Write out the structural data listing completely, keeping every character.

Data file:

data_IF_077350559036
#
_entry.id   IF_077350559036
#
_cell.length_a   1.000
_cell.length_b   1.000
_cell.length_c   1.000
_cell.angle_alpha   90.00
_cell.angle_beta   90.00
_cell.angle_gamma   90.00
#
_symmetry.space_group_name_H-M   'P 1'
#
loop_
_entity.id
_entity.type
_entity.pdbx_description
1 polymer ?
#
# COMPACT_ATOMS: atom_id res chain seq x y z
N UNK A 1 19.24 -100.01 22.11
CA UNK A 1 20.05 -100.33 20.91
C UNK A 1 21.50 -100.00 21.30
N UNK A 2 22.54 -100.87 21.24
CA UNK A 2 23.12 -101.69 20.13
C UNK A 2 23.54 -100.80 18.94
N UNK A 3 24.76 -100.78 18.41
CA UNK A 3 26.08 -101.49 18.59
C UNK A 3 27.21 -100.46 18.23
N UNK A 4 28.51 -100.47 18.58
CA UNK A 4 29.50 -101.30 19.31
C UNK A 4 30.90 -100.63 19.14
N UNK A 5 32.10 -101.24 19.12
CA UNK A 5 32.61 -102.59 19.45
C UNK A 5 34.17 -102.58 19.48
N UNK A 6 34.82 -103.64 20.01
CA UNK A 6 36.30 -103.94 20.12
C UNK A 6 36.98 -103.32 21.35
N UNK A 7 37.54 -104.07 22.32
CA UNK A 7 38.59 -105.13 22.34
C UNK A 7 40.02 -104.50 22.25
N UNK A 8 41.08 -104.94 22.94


data_IF_077350559036
#
_entry.id   IF_077350559036
#
_cell.length_a   1.000
_cell.length_b   1.000
_cell.length_c   1.000
_cell.angle_alpha   90.00
_cell.angle_beta   90.00
_cell.angle_gamma   90.00
#
_symmetry.space_group_name_H-M   'P 1'
#
loop_
_entity.id
_entity.type
_entity.pdbx_description
1 polymer ?
#
# COMPACT_ATOMS: atom_id res chain seq x y z
N UNK A 1 19.24 -100.01 22.11
CA UNK A 1 20.05 -100.33 20.91
C UNK A 1 21.50 -100.00 21.30
N UNK A 2 22.54 -100.87 21.24
CA UNK A 2 23.12 -101.69 20.13
C UNK A 2 23.54 -100.80 18.94
N UNK A 3 24.76 -100.78 18.41
CA UNK A 3 26.08 -101.49 18.59
C UNK A 3 27.21 -100.46 18.23
N UNK A 4 28.51 -100.47 18.58
CA UNK A 4 29.50 -101.30 19.31
C UNK A 4 30.90 -100.63 19.14
N UNK A 5 32.10 -101.24 19.12
CA UNK A 5 32.61 -102.59 19.45
C UNK A 5 34.17 -102.58 19.48
N UNK A 6 34.82 -103.64 20.01
CA UNK A 6 36.30 -103.94 20.12
C UNK A 6 36.98 -103.32 21.35
N UNK A 7 37.54 -104.07 22.32
CA UNK A 7 38.59 -105.13 22.34
C UNK A 7 40.02 -104.50 22.25
N UNK A 8 41.08 -104.94 22.94